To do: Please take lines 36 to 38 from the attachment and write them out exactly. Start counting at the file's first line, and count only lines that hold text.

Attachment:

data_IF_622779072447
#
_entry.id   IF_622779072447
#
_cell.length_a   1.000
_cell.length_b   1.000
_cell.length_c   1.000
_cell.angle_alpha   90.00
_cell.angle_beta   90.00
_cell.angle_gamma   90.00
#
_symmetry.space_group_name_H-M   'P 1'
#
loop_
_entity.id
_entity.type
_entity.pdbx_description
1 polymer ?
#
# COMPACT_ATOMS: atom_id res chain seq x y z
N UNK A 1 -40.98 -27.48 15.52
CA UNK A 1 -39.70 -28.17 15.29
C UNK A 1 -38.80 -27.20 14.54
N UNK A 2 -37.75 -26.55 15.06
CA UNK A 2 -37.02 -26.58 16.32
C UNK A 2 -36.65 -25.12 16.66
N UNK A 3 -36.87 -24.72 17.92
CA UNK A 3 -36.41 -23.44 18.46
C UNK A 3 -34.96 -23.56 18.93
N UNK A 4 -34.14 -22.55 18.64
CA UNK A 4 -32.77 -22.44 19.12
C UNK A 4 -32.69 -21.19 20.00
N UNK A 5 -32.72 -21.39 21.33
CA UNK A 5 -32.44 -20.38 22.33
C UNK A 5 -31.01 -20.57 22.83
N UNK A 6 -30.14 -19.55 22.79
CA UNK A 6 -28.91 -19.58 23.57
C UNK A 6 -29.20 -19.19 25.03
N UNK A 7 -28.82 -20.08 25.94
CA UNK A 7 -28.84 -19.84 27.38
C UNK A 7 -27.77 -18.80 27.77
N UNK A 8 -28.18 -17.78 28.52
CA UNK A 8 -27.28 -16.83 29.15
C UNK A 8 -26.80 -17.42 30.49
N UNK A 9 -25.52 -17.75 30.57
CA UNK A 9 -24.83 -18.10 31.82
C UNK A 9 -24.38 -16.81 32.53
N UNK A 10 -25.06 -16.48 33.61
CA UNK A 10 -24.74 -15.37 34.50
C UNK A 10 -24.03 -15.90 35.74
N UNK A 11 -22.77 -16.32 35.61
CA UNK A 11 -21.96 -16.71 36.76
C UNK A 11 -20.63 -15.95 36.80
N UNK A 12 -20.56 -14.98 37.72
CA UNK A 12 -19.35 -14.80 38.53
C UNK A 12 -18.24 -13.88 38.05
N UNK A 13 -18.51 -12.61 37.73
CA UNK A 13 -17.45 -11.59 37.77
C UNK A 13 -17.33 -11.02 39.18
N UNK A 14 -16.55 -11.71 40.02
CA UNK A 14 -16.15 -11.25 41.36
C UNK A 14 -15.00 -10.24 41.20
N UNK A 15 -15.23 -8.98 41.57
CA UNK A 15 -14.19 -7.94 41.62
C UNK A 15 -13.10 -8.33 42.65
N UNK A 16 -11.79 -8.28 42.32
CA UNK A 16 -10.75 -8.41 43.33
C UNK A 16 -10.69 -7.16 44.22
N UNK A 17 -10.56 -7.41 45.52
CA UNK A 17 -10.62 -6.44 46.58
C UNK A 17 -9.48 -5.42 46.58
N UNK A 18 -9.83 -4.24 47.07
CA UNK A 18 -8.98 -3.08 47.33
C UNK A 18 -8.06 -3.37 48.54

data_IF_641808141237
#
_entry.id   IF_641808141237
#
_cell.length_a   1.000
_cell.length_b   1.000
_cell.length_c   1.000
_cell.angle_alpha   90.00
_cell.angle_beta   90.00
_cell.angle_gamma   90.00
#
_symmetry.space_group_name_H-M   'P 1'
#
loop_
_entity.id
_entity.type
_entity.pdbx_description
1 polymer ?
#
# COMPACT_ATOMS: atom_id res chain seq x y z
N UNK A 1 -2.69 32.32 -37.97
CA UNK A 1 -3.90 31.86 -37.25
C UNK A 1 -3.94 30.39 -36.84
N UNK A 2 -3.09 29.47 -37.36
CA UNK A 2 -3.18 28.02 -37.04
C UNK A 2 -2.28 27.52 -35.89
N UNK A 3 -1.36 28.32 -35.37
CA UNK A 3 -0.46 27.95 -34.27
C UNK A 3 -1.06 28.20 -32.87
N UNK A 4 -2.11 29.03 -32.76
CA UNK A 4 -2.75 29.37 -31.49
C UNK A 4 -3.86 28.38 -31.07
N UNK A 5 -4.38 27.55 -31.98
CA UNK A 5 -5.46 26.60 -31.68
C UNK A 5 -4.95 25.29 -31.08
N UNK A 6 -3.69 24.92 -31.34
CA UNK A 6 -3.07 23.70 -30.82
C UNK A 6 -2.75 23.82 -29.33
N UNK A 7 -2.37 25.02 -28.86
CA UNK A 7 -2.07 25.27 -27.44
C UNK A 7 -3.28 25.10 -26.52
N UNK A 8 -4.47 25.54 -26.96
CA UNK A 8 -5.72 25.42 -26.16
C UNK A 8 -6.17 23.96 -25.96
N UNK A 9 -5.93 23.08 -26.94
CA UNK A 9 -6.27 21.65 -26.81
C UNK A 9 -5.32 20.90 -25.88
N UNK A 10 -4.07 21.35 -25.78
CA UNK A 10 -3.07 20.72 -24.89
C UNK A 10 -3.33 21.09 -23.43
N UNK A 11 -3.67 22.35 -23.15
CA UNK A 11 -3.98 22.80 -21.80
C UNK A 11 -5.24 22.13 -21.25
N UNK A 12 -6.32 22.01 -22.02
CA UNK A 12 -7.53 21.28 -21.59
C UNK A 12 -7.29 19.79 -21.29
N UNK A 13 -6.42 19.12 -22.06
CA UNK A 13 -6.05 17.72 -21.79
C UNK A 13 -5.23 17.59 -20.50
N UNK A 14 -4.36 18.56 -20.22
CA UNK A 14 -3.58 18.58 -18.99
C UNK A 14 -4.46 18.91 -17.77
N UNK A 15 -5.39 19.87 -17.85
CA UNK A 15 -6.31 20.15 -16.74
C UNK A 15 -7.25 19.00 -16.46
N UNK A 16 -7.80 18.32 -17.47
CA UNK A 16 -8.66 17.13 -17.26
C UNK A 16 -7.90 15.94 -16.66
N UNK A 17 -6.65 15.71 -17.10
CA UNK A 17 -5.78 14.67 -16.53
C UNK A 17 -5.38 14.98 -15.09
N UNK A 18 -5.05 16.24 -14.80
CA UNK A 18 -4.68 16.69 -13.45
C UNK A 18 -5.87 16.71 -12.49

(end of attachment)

N UNK A 6 -30.14 -19.55 22.79
CA UNK A 6 -28.91 -19.58 23.57
C UNK A 6 -29.20 -19.19 25.03